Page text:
author of The Robin Gibson series
It was good to see Chinese officials react so promptly to the plight of the schoolchildren of Atelier village in the remote western province of Sichuan. The 15 children, aged between 6 and 15, faced a perilous climb of some 800 metres up a sheer cliff face, on a series of bamboo ladders, every fortnight when they returned to their village from the school at which they board.
It's actually the same problem faced by the villagers who take their produce to market, albeit they are stronger and, arguably, better able to negotiate the large gaps between the ladder rungs. They have doubtless come to accept this as the price they paid for being a minority community, living well beyond the spotlight of attention largely reserved for China's modern, prosperous, industrial east.
Posted 29th May 2016
A Stairway to Heaven?
It would be uncharitable to infer hasty over-reaction to international media exposure from the sudden arrival of 50 officials from Zhaojue county government’s transport, education and environmental protection departments to assess the situation. Or to ask why the the steel stairs now promised weren't installed long before now. After all, how could anyone possibly be expected to know that such appalling risk accompanied the children's attendance at the school or their parents' heavily laden journeys?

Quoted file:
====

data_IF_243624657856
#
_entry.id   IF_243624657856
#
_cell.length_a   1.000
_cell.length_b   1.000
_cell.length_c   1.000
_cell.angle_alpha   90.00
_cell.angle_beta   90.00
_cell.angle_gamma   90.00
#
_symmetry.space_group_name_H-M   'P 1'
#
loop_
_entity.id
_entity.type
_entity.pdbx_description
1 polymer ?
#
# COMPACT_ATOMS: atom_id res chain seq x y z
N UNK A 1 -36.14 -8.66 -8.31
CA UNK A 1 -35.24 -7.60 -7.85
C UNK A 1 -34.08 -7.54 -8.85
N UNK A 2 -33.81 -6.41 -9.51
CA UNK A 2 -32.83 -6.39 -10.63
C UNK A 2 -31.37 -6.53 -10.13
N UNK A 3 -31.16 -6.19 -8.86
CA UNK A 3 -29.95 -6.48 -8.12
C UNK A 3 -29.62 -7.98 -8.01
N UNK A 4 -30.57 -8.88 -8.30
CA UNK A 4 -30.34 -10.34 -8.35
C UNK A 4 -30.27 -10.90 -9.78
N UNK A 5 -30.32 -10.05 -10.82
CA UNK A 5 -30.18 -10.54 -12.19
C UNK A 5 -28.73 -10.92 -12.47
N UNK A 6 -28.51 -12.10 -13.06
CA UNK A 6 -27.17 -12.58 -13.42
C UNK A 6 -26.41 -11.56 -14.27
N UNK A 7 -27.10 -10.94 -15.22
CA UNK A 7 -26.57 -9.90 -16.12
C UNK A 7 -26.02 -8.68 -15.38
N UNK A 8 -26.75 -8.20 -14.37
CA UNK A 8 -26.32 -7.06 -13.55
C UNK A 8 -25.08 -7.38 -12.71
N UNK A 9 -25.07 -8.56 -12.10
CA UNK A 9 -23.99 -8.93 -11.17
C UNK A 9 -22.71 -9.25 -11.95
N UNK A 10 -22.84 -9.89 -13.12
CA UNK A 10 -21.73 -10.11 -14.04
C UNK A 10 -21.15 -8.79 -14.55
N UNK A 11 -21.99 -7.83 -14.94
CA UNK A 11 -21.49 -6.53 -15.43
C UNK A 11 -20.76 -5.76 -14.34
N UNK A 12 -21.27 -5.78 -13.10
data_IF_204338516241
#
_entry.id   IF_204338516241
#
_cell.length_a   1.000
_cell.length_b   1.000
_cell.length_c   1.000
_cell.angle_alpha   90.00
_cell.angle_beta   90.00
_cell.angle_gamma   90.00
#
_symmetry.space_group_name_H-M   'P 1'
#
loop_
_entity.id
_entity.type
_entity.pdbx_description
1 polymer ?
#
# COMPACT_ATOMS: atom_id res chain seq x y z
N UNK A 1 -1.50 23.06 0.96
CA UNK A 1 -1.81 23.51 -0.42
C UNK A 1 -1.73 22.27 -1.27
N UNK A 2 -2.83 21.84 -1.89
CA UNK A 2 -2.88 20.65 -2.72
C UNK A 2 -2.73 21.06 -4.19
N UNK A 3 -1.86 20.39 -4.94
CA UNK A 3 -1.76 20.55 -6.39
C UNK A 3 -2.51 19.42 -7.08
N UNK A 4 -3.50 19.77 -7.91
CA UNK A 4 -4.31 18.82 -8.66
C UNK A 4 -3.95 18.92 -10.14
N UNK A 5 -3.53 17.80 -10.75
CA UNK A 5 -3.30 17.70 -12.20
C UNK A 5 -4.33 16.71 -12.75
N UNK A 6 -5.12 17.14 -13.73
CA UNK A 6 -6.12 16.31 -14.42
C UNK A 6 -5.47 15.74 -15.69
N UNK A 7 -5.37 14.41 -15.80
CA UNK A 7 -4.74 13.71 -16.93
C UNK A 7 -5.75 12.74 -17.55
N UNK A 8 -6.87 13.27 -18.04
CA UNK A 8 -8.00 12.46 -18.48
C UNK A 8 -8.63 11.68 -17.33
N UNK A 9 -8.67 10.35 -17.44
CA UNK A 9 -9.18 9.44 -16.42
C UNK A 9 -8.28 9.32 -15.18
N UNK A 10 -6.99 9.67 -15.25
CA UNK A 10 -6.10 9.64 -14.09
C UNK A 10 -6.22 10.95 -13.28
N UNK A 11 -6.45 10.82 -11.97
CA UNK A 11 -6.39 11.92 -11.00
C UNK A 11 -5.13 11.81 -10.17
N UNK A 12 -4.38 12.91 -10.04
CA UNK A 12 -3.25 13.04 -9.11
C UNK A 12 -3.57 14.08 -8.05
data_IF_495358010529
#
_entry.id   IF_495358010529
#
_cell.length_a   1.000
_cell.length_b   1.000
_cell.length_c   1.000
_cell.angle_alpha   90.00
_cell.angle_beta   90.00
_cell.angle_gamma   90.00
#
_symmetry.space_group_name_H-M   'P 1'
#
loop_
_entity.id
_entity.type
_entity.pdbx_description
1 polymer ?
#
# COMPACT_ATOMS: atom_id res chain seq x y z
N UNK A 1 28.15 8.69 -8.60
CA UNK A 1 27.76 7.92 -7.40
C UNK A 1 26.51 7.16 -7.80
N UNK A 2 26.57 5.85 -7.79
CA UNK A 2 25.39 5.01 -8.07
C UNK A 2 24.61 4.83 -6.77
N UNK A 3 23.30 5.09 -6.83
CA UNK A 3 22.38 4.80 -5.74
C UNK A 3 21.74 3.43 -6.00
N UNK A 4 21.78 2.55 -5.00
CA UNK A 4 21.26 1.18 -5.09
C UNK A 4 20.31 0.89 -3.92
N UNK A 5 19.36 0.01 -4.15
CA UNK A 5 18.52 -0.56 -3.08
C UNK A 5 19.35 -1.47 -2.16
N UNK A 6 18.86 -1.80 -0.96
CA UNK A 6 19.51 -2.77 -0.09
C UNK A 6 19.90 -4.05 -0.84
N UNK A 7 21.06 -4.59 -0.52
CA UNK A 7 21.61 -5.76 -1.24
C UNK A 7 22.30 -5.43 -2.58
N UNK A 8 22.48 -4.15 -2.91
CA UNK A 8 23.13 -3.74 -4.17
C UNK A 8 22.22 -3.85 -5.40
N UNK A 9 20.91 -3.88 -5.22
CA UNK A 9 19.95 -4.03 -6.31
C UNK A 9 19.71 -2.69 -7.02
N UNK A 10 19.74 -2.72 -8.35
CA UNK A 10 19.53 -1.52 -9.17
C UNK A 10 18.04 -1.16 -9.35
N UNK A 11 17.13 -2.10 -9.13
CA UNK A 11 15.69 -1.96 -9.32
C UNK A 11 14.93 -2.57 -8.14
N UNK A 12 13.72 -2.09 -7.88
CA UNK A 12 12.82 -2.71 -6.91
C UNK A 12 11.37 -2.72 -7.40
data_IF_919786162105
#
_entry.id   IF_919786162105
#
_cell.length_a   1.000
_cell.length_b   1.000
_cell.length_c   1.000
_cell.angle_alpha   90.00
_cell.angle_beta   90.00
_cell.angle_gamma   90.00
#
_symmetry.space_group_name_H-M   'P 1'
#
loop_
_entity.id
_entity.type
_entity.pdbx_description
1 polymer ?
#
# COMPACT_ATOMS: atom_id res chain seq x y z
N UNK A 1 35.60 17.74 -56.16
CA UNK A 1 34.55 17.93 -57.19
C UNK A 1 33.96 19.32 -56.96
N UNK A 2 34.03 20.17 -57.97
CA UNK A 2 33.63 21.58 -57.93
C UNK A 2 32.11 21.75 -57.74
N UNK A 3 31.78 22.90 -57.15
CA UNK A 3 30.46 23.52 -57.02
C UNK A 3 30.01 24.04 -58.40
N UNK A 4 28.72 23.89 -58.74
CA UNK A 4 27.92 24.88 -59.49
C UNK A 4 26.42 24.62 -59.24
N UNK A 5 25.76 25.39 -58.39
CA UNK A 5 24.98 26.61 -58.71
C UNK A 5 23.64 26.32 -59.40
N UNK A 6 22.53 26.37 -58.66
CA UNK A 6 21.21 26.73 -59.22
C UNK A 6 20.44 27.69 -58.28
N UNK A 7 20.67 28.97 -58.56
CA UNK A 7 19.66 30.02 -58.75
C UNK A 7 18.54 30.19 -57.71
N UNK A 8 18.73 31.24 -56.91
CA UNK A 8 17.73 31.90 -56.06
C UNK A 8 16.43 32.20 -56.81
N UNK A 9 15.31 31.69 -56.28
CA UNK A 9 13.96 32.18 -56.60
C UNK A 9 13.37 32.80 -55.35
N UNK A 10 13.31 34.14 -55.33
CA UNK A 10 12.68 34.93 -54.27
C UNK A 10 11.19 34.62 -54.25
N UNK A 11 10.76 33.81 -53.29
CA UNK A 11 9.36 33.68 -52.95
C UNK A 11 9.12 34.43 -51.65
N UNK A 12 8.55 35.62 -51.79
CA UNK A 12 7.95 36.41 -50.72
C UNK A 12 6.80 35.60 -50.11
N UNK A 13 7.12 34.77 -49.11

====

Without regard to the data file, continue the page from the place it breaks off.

If the same effort is invested in this project as China has been pouring into strategic bases in territorially disputed areas of the South China Sea recently, the inhabitants of Atelier will not need to wait long for a safer climb. Helpfully, the local Communist Party Secretary has sensibly identified that solving the transport issue "will allow us to make larger-scale plans about opening up the economy and looking for opportunities in tourism.” Clearly, he has an instinct for knowing what the local people need... a stairway to heaven, maybe?